send-keys command with the new window name to start zsh.
This is the equivalent of typing
[Enter] into the
Add a new (named) window for hugo server
With the main tmux window setup, I want to add a few more for
different tasks. First, I want a window that can run the hugo server
as I’m writing a post. With a session already created, I can name the
window as I create it, using just the
new-window comamnd with the
# Create and setup pane for hugo server tmux new-window -t $session:1 -n 'Hugo Server' tmux send-keys -t 'Hugo Server' 'hugo serve -D -F' C-m
Again, I used tmux
send-keys, this time to send the
hugo serve -D -F command to start up a hugo server for local draft editing.
Add a new (name) pane for vim
Now, I need a place to write website posts… so lets fire up a new tmux window, and open up neovim inside of it.
# setup Writing window tmux new-window -t $SESSION:2 -n 'Writing' tmux send-keys -t 'Writing' "nvim" C-m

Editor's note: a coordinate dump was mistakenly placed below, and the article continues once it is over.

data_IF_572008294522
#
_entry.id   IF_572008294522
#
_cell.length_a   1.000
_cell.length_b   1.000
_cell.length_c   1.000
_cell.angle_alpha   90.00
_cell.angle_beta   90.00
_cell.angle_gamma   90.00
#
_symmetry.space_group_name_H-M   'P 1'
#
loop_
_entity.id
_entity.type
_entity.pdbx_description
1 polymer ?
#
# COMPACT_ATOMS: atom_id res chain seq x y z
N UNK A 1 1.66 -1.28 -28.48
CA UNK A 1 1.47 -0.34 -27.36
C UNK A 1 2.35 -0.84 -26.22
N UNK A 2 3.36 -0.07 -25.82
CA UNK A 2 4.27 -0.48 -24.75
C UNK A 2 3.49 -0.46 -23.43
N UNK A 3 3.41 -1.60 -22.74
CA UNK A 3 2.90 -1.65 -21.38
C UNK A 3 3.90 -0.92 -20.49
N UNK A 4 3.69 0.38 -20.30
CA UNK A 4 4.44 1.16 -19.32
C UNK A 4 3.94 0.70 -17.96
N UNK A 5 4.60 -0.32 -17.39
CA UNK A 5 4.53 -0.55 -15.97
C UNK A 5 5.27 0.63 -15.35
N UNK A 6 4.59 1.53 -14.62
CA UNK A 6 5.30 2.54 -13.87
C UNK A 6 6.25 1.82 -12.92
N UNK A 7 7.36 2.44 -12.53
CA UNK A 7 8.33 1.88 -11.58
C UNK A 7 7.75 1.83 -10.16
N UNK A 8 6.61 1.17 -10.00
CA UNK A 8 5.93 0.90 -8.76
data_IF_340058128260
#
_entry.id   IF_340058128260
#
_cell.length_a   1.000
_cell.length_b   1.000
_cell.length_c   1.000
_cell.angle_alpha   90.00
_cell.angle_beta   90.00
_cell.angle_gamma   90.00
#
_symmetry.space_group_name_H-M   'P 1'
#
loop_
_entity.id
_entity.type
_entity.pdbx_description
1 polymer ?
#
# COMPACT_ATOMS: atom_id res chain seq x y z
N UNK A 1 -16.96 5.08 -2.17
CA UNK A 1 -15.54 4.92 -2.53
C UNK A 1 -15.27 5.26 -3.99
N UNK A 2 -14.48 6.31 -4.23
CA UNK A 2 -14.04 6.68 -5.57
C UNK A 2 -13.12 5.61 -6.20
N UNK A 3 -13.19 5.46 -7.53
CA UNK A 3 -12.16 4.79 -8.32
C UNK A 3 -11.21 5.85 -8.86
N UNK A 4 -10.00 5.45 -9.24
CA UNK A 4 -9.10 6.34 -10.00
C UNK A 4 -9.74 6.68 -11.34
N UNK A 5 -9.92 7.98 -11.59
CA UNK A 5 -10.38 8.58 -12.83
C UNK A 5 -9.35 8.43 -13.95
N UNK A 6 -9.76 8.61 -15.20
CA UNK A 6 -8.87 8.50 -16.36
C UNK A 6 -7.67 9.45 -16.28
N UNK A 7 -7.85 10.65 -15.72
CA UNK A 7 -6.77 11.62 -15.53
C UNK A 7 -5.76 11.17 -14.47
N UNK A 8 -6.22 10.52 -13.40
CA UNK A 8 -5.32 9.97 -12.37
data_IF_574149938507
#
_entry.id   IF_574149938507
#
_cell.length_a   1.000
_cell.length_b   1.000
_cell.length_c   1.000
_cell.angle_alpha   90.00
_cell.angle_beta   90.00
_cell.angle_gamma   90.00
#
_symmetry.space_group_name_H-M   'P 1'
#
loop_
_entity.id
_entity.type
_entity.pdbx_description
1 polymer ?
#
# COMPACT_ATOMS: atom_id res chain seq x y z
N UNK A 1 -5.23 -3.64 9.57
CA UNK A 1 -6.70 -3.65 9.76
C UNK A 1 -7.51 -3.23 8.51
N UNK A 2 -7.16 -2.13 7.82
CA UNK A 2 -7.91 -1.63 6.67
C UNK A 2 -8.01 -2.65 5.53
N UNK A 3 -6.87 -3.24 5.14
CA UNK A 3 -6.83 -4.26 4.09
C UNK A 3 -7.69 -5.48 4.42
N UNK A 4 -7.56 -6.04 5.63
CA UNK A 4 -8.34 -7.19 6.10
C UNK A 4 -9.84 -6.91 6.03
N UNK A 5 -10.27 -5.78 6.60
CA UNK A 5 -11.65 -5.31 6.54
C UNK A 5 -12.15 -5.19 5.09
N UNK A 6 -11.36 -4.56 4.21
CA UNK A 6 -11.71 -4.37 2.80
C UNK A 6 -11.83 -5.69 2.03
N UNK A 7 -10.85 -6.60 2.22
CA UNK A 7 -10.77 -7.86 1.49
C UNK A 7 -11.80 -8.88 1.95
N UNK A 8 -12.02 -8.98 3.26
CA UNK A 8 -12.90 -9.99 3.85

Lastly, lets create one more shell window, just in case it’s needed. Why not?
# Setup an additional shell tmux new-window -t $SESSION:3 -n 'Shell' tmux send-keys -t 'Shell' "zsh" C-m 'clear' C-m
With the tmux session all configured and customized, we can tell the script to
go ahead and attach it, using the
attach-session command with the session
# Attach Session, on the Main window tmux attach-session -t $SESSION:0
0 tells tmux to attach the first window (
another index value will attach a different window. For example,
would open the
Hugo Server window when attaching
Bonus: Minor improvement
At this point, I was done with the tmux script. It worked well for creating my session and attaching it. However, there was one issue I still had. If I ran the script when there was a tmux session with the same name already, it would just double up the windows in that session. If I accidentally did this, I would have to go through each window, close out whatever and was running, and then close the window.
To fix this issue, I decided to wrap the initialization commands inside of an
if statement, and only run them if the tmux session didn’t already exist.